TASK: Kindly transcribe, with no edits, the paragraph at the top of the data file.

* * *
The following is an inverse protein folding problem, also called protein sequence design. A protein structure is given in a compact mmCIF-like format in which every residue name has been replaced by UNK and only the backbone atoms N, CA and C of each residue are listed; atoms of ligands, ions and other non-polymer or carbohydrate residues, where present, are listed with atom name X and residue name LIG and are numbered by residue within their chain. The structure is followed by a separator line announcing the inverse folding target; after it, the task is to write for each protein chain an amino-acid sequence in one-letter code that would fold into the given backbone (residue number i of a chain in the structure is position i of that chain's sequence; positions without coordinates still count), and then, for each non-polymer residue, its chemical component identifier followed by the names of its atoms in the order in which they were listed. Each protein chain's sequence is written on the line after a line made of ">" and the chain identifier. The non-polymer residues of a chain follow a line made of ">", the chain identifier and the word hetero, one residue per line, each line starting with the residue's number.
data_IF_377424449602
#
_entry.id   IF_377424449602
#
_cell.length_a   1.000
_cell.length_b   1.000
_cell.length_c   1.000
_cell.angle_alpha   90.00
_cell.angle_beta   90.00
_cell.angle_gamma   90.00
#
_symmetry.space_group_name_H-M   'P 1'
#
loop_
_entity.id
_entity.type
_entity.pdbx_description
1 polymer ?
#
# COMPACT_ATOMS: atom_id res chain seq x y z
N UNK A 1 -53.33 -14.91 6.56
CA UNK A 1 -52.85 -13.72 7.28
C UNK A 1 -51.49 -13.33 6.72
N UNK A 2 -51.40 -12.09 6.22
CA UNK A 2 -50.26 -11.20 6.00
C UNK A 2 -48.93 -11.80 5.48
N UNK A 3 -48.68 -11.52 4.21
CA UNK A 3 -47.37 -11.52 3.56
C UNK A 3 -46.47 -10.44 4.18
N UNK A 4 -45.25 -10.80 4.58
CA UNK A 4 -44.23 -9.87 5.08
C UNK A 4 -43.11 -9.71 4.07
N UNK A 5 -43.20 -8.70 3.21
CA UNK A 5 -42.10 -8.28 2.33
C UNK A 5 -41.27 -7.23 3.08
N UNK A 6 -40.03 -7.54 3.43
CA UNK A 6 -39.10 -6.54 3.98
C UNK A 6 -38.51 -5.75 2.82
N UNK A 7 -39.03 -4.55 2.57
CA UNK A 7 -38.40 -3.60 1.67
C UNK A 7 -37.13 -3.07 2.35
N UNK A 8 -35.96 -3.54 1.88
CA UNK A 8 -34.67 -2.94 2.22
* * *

The following is an inverse protein folding problem, also called protein sequence design. A protein structure is given in a compact mmCIF-like format in which every residue name has been replaced by UNK and only the backbone atoms N, CA and C of each residue are listed; atoms of ligands, ions and other non-polymer or carbohydrate residues, where present, are listed with atom name X and residue name LIG and are numbered by residue within their chain. The structure is followed by a separator line announcing the inverse folding target; after it, the task is to write for each protein chain an amino-acid sequence in one-letter code that would fold into the given backbone (residue number i of a chain in the structure is position i of that chain's sequence; positions without coordinates still count), and then, for each non-polymer residue, its chemical component identifier followed by the names of its atoms in the order in which they were listed. Each protein chain's sequence is written on the line after a line made of ">" and the chain identifier. The non-polymer residues of a chain follow a line made of ">", the chain identifier and the word hetero, one residue per line, each line starting with the residue's number.